Over the past year we have looked at the seafarer welfare issues and challenges affecting those at sea today. We’re building an A-Z of the most important … and those which are having the greatest impact – send us your own suggestions for entry into the Crewtoo A-Z.
Seafaring “A” is for…
Let’s get this rolling with:
Abandon ship – Perhaps the worst thing that can happen at sea is when an emergency becomes so serious that the only option is to abandon ship. The ship itself is always considered to be the “best lifeboat”, so when all options have been exhausted, only then will the order be given verbally by the Captain or next most senior officer to “ABANDON SHIP”.
Today, lifeboats and liferafts have improved massively – and so too has the ability to get a MAYDAY message received. Still though the idea of leaving the ship, to head away into the wide sea is one which is taken with trepidation.
Perhaps the most famous abandoning of a ship was that of the RMS Titanic – this has taken on mythical proportions. The band playing, scoundrels dressing as women to get in the boats, and of course tales of heroism too – as the open boats headed into the freezing North Atlantic.
Some believe that is where the idea of “Women and children first” – but actually the phrase first appeared in the 1860 novel Harrington: A Story of True Love, by William Douglas O’Connor based on the 1852 evacuation of the Royal Navy troopship HMS Birkenhead.
Able Seaman – As a member of the deck crew, an Able-bodied Seaman (AB) has a varied role on board a ship. An Able Seaman or “Efficient Deckhand” works as an unlicensed member of the deck department.
The work is often physically demanding, as these deck ratings are responsible for cleaning, sweeping, chipping of rust, polishing, etc. They help in loading and unloading of cargo and in port they assist in the mooring of the ship as well as taking a watch at sea. They are also members of the emergency team, lifesaving, damage control, and safety equipment.
The AB’s duties include standing watch, where the AB will steer the ship according to the Deck Officer’s instructions and generally assist the Officer on Watch, performing routine maintenance and docking duties, and any other tasks that Bosun tells them to do.
While this is a fairly lowly level on the vessel, it is possible for ABs to work their way up the rankings – spending more time at sea and gaining qualifications as they go. This is important, as there is currently a bit of a glut of crew – while there are predicted to be major shortages of officers in the years to come.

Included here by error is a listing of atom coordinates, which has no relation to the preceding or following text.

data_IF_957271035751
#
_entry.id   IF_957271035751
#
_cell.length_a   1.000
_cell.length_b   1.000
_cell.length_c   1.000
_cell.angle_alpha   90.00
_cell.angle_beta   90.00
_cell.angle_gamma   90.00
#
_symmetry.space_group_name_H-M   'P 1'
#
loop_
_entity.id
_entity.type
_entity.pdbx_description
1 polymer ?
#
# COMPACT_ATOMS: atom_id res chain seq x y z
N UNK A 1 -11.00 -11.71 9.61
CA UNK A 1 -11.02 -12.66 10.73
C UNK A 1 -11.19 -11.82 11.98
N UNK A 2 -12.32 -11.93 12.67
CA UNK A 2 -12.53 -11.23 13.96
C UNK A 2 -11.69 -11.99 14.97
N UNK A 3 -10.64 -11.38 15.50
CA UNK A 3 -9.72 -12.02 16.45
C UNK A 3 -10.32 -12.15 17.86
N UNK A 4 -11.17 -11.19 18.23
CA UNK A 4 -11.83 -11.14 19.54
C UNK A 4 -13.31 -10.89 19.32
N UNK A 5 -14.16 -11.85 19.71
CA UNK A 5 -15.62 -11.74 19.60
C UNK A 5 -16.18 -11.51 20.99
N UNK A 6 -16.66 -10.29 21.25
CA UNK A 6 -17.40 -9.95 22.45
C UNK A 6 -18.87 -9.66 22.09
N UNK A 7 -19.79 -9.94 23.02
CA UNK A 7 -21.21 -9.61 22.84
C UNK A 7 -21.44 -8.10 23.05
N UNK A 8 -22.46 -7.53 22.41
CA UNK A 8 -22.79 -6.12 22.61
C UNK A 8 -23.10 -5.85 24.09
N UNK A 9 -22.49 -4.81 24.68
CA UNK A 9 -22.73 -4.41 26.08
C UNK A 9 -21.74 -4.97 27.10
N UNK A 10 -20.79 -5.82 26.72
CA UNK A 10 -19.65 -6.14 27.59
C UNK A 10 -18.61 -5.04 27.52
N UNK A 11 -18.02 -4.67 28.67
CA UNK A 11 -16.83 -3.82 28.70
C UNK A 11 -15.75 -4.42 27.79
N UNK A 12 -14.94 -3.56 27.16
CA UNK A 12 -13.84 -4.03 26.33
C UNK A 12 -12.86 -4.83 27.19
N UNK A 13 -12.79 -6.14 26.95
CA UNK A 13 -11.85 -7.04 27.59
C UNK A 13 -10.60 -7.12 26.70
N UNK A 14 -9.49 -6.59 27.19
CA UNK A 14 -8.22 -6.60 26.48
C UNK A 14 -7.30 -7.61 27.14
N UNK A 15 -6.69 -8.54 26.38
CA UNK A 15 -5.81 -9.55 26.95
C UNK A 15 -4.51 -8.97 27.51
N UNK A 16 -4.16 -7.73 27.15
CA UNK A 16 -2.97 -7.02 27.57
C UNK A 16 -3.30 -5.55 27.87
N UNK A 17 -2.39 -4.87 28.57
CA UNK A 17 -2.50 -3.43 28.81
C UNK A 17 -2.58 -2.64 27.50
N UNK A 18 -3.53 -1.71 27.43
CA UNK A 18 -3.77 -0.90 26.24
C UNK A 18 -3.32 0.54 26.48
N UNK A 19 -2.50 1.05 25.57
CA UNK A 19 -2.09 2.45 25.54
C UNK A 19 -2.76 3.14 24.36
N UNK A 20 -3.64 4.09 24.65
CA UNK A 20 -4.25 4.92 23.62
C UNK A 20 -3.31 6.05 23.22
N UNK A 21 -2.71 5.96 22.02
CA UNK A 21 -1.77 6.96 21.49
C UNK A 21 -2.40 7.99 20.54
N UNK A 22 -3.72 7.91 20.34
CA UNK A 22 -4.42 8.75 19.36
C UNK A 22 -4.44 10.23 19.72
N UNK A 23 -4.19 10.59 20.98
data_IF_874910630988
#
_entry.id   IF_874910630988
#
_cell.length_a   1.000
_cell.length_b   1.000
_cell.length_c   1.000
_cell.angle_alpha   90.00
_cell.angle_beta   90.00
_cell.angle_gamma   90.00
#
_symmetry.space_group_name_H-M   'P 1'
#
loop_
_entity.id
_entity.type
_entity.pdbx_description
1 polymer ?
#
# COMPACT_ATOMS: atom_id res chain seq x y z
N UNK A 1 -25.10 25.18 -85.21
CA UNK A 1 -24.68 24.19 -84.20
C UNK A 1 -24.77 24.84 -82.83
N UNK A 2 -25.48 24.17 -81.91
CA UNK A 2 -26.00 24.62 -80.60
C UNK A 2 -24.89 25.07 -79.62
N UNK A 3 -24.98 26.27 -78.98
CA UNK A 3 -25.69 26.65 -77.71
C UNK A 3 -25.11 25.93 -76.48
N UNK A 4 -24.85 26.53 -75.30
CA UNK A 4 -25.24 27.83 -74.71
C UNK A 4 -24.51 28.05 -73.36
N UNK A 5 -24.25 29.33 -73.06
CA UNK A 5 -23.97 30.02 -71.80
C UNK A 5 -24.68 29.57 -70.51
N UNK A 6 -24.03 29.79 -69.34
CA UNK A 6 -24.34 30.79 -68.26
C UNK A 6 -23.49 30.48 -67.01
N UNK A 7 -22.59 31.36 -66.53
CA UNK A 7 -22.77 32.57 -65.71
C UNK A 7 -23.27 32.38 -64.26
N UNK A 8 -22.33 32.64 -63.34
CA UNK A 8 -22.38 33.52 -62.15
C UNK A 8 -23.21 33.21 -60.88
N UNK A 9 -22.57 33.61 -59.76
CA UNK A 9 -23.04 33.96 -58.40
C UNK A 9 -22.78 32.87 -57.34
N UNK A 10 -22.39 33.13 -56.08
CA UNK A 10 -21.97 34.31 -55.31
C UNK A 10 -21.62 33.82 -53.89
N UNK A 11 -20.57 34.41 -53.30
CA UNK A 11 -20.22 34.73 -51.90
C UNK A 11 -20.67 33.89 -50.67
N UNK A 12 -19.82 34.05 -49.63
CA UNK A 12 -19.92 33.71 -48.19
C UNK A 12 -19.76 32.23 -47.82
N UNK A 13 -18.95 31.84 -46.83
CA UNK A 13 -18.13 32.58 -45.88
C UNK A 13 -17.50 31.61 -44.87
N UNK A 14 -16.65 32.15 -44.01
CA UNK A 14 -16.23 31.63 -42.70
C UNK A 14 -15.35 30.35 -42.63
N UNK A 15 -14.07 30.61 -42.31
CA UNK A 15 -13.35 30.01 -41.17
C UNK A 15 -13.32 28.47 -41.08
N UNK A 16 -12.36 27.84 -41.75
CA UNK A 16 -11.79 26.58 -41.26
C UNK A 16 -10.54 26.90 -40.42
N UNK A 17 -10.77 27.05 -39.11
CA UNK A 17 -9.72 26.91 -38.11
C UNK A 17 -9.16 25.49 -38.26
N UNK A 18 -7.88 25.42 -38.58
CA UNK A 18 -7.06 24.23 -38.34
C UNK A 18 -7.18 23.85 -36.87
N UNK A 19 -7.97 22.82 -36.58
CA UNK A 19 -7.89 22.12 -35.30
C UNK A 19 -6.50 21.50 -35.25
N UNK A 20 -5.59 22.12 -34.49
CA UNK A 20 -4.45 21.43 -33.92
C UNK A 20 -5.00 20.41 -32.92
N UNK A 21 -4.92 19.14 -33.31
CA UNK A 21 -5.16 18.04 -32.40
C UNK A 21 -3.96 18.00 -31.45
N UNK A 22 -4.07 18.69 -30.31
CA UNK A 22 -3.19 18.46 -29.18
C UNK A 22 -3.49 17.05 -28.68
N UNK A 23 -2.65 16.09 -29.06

Accommodation – The ship is in essence like a factory, with one small problem – the small matter that people live there. So the accommodation takes on even more significance, with the cabins, offices, saloon, galley and recreational areas which can make life at sea either comfortable or miserable.
The standard of accommodation is subject to many rules and regulations, and these have become stricter since the Maritime Labour Convention (MLC2006) entered into force.
The Maritime and Labour Convention (MLC) makes sure seafarers have access to decent accommodation and recreational facilities when living on ships. The key aim is the provision of safe, decent space for seafarers to live and work on board ship
The MLC requirements cover a whole range of issues – from the size of rooms and other accommodation spaces; through to the heating and ventilation; noise and vibration, sanitary facilities; lighting; and even hospital accommodation.
In ships other than passenger ships, an individual sleeping room shall be provided for each seafarer – while this is progress, some have claimed it has made it even harder for crew to interact and build a community onboard.
Each cabin has to have adequate headroom and even furniture requirements, including a clothes locker and a drawer. While the master, the chief engineer and the chief navigating officer shall also have, in addition to their sleeping rooms, an adjoining sitting room or day room.
Admiralty Law – Shipping is a complicated business. Moving vast ships, full of cargo around the world’s seas calls for some equally robust rules in place, and these are laid down in “Admiralty Law”.